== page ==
Now you are walking in Paris all alone in the crowdAs herds of bellowing buses drive byLove's anguish tightens your throatAs if you were never to be loved againIf you lived in the old days you would enter a monasteryYou are ashamed when you discover yourself reciting a prayerYou make fun of yourself and like the fire of Hell your laughter cracklesThe sparks of your laugh gild the depths of your lifeIt's a painting hanging in a dark museumAnd sometimes you go and look at it close up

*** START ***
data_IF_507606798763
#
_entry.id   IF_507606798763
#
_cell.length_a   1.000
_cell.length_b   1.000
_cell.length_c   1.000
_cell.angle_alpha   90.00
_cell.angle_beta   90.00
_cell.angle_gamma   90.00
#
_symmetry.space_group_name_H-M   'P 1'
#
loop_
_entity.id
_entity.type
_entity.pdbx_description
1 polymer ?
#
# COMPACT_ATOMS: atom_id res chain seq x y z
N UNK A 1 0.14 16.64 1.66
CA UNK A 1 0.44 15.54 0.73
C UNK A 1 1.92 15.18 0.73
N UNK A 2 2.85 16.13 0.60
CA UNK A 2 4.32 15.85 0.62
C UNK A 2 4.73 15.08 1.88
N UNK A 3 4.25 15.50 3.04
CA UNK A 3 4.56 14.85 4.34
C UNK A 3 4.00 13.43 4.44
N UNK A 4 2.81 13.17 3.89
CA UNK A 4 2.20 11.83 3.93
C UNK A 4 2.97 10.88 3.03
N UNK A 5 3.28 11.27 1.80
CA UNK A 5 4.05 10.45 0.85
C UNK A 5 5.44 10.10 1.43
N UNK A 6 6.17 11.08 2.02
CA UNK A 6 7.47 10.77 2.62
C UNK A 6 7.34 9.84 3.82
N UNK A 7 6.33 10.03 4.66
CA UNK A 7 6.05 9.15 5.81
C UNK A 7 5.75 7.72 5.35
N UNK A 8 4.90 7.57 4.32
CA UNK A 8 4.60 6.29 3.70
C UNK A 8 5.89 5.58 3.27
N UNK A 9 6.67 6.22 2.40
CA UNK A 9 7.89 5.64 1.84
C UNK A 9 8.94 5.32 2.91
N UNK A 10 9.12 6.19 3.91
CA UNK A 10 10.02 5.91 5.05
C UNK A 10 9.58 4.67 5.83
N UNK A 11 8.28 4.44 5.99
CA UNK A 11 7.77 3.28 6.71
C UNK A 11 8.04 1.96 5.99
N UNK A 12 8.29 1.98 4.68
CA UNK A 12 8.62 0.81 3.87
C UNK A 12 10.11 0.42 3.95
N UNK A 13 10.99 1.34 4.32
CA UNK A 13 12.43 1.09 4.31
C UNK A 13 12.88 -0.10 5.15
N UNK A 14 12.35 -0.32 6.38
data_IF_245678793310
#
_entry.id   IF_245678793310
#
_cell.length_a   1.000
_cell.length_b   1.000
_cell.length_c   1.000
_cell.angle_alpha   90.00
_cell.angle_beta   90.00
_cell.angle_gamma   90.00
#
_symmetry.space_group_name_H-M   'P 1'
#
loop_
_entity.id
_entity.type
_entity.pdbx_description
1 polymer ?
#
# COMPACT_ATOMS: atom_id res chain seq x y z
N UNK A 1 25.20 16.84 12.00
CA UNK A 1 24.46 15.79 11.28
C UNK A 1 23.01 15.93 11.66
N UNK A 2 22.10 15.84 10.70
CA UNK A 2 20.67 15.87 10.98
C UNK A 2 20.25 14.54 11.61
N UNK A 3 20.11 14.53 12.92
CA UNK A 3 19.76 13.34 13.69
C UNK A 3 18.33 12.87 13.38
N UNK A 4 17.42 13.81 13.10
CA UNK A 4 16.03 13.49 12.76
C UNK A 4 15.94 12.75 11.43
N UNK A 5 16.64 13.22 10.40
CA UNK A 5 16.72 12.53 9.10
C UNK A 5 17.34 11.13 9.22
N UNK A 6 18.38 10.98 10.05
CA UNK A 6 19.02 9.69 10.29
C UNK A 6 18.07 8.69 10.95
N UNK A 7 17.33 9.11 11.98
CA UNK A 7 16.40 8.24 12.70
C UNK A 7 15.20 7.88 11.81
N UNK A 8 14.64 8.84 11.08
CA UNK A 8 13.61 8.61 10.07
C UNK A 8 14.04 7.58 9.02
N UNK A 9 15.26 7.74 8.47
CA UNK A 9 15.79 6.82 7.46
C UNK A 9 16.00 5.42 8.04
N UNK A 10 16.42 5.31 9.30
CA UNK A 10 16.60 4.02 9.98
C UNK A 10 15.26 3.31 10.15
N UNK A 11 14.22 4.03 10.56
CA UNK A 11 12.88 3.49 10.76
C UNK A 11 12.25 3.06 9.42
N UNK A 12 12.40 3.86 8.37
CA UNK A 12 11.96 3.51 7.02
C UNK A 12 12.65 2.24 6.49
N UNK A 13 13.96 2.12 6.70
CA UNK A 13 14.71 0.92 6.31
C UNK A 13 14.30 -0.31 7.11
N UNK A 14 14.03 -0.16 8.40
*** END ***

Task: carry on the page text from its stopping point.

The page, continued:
(Just to give you an idea, Proust's reply was 'To be separated from Mama.') I think that the lowest depth of misery ought to be distinguished from the highest pitch of anguish. In the lower depths come enforced idleness, sexual boredom, and/or impotence. At the highest pitch, the death of a friend or even the fear of the death of a child.